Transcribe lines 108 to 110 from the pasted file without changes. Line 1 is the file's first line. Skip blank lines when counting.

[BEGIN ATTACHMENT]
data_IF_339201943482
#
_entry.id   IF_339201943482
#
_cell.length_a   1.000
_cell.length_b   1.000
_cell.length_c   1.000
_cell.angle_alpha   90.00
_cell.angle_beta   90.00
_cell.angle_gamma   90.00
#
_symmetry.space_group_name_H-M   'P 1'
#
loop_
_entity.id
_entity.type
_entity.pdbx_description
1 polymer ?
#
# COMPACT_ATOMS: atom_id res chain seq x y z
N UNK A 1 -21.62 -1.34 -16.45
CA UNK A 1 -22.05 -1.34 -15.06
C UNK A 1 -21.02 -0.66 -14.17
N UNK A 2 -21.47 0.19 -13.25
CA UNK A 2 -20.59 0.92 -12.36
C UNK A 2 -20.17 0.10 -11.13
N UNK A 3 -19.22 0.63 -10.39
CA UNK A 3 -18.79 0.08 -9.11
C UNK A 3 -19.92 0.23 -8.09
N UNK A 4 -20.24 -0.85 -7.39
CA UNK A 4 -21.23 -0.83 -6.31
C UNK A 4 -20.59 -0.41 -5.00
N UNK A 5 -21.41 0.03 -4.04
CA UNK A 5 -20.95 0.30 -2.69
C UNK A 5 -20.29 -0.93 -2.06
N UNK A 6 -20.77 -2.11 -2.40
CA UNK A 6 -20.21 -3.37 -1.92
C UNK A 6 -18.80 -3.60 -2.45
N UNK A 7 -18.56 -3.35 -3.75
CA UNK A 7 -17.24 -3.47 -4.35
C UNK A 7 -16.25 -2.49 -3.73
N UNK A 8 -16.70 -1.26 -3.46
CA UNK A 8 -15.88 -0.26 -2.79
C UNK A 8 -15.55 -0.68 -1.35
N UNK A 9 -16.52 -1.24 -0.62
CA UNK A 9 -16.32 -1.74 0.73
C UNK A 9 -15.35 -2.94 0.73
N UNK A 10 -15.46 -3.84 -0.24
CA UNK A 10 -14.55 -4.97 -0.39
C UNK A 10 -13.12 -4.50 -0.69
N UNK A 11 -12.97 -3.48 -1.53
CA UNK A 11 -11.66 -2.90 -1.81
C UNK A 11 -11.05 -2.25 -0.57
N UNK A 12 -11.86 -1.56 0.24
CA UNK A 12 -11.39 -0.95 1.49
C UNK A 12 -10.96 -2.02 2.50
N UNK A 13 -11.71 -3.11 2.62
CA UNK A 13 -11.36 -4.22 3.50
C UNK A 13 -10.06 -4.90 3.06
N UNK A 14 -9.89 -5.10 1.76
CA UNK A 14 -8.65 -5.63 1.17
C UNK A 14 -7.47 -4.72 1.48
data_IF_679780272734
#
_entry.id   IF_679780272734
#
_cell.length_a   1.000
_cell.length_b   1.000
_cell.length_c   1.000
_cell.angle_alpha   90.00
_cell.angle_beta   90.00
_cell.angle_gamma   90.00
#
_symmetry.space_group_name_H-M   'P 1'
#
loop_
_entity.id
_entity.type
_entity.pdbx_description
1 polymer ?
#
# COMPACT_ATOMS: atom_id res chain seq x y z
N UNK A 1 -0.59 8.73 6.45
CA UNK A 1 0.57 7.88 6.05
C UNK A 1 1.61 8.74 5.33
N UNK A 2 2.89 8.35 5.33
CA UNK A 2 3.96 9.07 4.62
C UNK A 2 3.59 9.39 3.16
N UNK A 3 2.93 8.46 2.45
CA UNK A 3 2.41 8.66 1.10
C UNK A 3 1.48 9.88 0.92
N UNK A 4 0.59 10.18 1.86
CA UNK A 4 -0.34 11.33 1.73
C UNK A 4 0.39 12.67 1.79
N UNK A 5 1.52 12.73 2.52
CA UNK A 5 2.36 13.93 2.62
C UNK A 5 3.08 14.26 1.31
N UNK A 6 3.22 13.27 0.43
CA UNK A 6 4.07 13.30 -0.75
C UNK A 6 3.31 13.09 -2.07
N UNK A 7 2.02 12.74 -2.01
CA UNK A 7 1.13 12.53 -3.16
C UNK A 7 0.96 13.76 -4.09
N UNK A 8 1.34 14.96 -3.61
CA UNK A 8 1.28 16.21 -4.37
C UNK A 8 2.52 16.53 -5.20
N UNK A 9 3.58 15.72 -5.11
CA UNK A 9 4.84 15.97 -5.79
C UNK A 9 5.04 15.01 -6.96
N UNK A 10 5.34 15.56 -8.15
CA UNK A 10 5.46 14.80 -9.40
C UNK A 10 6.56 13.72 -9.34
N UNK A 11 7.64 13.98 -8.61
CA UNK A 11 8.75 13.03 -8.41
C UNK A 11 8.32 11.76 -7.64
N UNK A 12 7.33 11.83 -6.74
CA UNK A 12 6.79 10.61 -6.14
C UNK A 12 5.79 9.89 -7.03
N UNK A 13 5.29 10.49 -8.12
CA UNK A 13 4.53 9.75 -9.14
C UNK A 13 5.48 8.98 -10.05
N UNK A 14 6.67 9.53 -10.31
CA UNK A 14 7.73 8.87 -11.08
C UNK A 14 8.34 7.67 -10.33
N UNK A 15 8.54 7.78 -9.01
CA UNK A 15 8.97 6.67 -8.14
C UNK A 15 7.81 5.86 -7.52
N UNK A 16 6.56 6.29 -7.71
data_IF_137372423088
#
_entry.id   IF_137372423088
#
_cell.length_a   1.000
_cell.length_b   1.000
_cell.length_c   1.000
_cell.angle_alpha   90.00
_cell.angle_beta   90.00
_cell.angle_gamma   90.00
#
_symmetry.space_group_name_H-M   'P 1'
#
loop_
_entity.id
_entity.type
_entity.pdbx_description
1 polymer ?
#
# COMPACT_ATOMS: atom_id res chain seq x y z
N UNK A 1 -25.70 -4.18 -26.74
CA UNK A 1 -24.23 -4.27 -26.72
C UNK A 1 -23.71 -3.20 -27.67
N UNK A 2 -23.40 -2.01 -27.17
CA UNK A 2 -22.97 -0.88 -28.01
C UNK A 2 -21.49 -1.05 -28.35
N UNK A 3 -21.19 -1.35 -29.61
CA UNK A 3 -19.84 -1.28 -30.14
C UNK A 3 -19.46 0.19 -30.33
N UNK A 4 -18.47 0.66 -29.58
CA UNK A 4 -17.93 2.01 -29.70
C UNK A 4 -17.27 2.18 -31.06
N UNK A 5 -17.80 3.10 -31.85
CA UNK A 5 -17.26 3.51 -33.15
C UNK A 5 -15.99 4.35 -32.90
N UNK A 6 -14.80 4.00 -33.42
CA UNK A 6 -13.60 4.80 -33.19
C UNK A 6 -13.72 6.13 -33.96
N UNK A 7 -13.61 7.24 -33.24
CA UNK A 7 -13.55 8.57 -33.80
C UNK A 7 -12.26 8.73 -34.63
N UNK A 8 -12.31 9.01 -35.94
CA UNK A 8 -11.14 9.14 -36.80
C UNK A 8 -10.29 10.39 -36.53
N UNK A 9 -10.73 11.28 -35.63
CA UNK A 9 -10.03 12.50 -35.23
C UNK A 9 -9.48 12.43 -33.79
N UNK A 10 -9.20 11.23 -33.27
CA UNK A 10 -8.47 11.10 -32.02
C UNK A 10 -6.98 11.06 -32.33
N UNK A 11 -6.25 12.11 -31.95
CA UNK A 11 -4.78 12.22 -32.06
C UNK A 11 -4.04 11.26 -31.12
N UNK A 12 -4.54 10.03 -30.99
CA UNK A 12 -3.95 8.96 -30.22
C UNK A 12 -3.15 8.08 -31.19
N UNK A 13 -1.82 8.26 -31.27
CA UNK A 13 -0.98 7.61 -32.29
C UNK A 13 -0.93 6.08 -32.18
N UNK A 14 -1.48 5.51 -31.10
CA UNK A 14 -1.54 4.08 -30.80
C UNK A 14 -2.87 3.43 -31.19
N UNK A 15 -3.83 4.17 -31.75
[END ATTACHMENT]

CA UNK A 9 4.84 15.97 -5.79
C UNK A 9 5.04 15.01 -6.96
N UNK A 10 5.34 15.56 -8.15